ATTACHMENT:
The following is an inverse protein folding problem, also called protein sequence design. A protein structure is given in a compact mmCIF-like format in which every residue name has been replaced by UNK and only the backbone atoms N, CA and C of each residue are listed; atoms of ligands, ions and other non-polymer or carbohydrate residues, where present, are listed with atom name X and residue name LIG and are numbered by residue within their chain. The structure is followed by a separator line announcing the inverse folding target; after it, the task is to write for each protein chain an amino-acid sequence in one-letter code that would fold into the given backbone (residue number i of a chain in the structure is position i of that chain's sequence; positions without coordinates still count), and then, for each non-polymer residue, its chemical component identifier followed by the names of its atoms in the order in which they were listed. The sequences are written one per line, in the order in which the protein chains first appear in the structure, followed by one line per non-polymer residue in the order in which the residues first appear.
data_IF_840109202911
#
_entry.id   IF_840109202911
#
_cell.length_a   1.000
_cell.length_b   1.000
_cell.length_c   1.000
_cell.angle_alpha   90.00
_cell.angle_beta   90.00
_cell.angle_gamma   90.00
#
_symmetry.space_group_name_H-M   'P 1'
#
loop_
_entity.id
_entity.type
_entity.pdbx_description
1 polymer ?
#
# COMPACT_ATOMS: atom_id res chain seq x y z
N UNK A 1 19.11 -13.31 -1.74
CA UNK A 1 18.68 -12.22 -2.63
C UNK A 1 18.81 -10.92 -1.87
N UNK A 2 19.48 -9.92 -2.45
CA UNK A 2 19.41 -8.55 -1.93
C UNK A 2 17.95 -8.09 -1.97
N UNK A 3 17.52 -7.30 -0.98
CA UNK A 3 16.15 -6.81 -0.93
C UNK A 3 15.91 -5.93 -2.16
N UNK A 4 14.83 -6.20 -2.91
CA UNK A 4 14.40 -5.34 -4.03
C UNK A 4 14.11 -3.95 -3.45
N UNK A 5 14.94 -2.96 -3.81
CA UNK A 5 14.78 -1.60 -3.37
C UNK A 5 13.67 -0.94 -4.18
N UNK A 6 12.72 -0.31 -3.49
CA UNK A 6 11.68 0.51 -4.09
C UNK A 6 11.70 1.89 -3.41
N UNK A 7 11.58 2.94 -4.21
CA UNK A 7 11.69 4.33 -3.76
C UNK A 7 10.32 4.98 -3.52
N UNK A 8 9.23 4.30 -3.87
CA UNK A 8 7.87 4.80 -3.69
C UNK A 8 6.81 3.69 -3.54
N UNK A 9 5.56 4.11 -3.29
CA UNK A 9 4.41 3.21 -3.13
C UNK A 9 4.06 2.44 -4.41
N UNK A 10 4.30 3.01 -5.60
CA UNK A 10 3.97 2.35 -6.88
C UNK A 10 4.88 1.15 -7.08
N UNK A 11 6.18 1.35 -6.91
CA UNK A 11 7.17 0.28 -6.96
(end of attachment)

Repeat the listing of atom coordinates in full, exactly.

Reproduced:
The following is an inverse protein folding problem, also called protein sequence design. A protein structure is given in a compact mmCIF-like format in which every residue name has been replaced by UNK and only the backbone atoms N, CA and C of each residue are listed; atoms of ligands, ions and other non-polymer or carbohydrate residues, where present, are listed with atom name X and residue name LIG and are numbered by residue within their chain. The structure is followed by a separator line announcing the inverse folding target; after it, the task is to write for each protein chain an amino-acid sequence in one-letter code that would fold into the given backbone (residue number i of a chain in the structure is position i of that chain's sequence; positions without coordinates still count), and then, for each non-polymer residue, its chemical component identifier followed by the names of its atoms in the order in which they were listed. The sequences are written one per line, in the order in which the protein chains first appear in the structure, followed by one line per non-polymer residue in the order in which the residues first appear.
data_IF_840109202911
#
_entry.id   IF_840109202911
#
_cell.length_a   1.000
_cell.length_b   1.000
_cell.length_c   1.000
_cell.angle_alpha   90.00
_cell.angle_beta   90.00
_cell.angle_gamma   90.00
#
_symmetry.space_group_name_H-M   'P 1'
#
loop_
_entity.id
_entity.type
_entity.pdbx_description
1 polymer ?
#
# COMPACT_ATOMS: atom_id res chain seq x y z
N UNK A 1 19.11 -13.31 -1.74
CA UNK A 1 18.68 -12.22 -2.63
C UNK A 1 18.81 -10.92 -1.87
N UNK A 2 19.48 -9.92 -2.45
CA UNK A 2 19.41 -8.55 -1.93
C UNK A 2 17.95 -8.09 -1.97
N UNK A 3 17.52 -7.30 -0.98
CA UNK A 3 16.15 -6.81 -0.93
C UNK A 3 15.91 -5.93 -2.16
N UNK A 4 14.83 -6.20 -2.91
CA UNK A 4 14.40 -5.34 -4.03
C UNK A 4 14.11 -3.95 -3.45
N UNK A 5 14.94 -2.96 -3.81
CA UNK A 5 14.78 -1.60 -3.37
C UNK A 5 13.67 -0.94 -4.18
N UNK A 6 12.72 -0.31 -3.49
CA UNK A 6 11.68 0.51 -4.09
C UNK A 6 11.70 1.89 -3.41
N UNK A 7 11.58 2.94 -4.21
CA UNK A 7 11.69 4.33 -3.76
C UNK A 7 10.32 4.98 -3.52
N UNK A 8 9.23 4.30 -3.87
CA UNK A 8 7.87 4.80 -3.69
C UNK A 8 6.81 3.69 -3.54
N UNK A 9 5.56 4.11 -3.29
CA UNK A 9 4.41 3.21 -3.13
C UNK A 9 4.06 2.44 -4.41
N UNK A 10 4.30 3.01 -5.60
CA UNK A 10 3.97 2.35 -6.88
C UNK A 10 4.88 1.15 -7.08
N UNK A 11 6.18 1.35 -6.91
CA UNK A 11 7.17 0.28 -6.96